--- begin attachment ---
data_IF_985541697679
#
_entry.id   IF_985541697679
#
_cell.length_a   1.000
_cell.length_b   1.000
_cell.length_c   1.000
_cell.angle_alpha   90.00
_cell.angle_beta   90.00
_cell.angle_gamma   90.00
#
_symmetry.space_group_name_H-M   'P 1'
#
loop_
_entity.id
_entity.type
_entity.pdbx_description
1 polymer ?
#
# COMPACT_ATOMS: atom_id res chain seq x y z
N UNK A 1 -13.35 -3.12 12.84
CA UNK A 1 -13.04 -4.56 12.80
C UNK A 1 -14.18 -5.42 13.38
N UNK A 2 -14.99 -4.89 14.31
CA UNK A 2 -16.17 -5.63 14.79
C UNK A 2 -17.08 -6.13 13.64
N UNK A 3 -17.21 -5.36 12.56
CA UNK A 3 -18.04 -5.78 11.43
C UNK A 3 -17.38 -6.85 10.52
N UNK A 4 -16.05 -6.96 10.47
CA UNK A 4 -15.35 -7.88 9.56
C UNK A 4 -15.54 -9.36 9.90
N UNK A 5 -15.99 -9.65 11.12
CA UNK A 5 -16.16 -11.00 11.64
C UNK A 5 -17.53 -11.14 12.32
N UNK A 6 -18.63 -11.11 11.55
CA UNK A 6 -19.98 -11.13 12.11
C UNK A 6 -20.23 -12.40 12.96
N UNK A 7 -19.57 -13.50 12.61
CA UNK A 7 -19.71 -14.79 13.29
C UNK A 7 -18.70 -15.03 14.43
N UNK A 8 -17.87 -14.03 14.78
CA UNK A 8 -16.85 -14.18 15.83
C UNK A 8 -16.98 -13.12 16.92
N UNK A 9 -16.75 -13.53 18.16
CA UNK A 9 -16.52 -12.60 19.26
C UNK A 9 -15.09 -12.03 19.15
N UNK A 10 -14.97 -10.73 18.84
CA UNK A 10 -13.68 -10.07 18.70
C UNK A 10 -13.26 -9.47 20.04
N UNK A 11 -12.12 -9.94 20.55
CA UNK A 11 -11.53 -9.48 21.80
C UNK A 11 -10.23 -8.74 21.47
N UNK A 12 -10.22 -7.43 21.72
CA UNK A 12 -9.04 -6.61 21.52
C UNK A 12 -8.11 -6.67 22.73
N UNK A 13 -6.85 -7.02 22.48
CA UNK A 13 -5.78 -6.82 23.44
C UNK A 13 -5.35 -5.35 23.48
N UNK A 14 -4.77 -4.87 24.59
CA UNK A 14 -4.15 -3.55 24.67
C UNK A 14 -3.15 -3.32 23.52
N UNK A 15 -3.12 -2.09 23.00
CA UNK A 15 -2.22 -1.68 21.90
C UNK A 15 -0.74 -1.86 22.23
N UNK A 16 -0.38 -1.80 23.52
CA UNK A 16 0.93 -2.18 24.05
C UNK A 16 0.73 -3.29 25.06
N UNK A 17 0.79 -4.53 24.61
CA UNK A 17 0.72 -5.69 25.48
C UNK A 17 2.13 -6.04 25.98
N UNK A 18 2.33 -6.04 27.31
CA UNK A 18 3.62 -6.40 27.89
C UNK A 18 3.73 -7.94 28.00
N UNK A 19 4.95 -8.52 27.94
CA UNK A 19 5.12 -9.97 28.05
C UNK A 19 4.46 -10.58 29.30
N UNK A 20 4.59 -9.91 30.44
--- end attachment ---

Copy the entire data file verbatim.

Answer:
data_IF_985541697679
#
_entry.id   IF_985541697679
#
_cell.length_a   1.000
_cell.length_b   1.000
_cell.length_c   1.000
_cell.angle_alpha   90.00
_cell.angle_beta   90.00
_cell.angle_gamma   90.00
#
_symmetry.space_group_name_H-M   'P 1'
#
loop_
_entity.id
_entity.type
_entity.pdbx_description
1 polymer ?
#
# COMPACT_ATOMS: atom_id res chain seq x y z
N UNK A 1 -13.35 -3.12 12.84
CA UNK A 1 -13.04 -4.56 12.80
C UNK A 1 -14.18 -5.42 13.38
N UNK A 2 -14.99 -4.89 14.31
CA UNK A 2 -16.17 -5.63 14.79
C UNK A 2 -17.08 -6.13 13.64
N UNK A 3 -17.21 -5.36 12.56
CA UNK A 3 -18.04 -5.78 11.43
C UNK A 3 -17.38 -6.85 10.52
N UNK A 4 -16.05 -6.96 10.47
CA UNK A 4 -15.35 -7.88 9.56
C UNK A 4 -15.54 -9.36 9.90
N UNK A 5 -15.99 -9.65 11.12
CA UNK A 5 -16.16 -11.00 11.64
C UNK A 5 -17.53 -11.14 12.32
N UNK A 6 -18.63 -11.11 11.55
CA UNK A 6 -19.98 -11.13 12.11
C UNK A 6 -20.23 -12.40 12.96
N UNK A 7 -19.57 -13.50 12.61
CA UNK A 7 -19.71 -14.79 13.29
C UNK A 7 -18.70 -15.03 14.43
N UNK A 8 -17.87 -14.03 14.78
CA UNK A 8 -16.85 -14.18 15.83
C UNK A 8 -16.98 -13.12 16.92
N UNK A 9 -16.75 -13.53 18.16
CA UNK A 9 -16.52 -12.60 19.26
C UNK A 9 -15.09 -12.03 19.15
N UNK A 10 -14.97 -10.73 18.84
CA UNK A 10 -13.68 -10.07 18.70
C UNK A 10 -13.26 -9.47 20.04
N UNK A 11 -12.12 -9.94 20.55
CA UNK A 11 -11.53 -9.48 21.80
C UNK A 11 -10.23 -8.74 21.47
N UNK A 12 -10.22 -7.43 21.72
CA UNK A 12 -9.04 -6.61 21.52
C UNK A 12 -8.11 -6.67 22.73
N UNK A 13 -6.85 -7.02 22.48
CA UNK A 13 -5.78 -6.82 23.44
C UNK A 13 -5.35 -5.35 23.48
N UNK A 14 -4.77 -4.87 24.59
CA UNK A 14 -4.15 -3.55 24.67
C UNK A 14 -3.15 -3.32 23.52
N UNK A 15 -3.12 -2.09 23.00
CA UNK A 15 -2.22 -1.68 21.90
C UNK A 15 -0.74 -1.86 22.23
N UNK A 16 -0.38 -1.80 23.52
CA UNK A 16 0.93 -2.18 24.05
C UNK A 16 0.73 -3.29 25.06
N UNK A 17 0.79 -4.53 24.61
CA UNK A 17 0.72 -5.69 25.48
C UNK A 17 2.13 -6.04 25.98
N UNK A 18 2.33 -6.04 27.31
CA UNK A 18 3.62 -6.40 27.89
C UNK A 18 3.73 -7.94 28.00
N UNK A 19 4.95 -8.52 27.94
CA UNK A 19 5.12 -9.97 28.05
C UNK A 19 4.46 -10.58 29.30
N UNK A 20 4.59 -9.91 30.44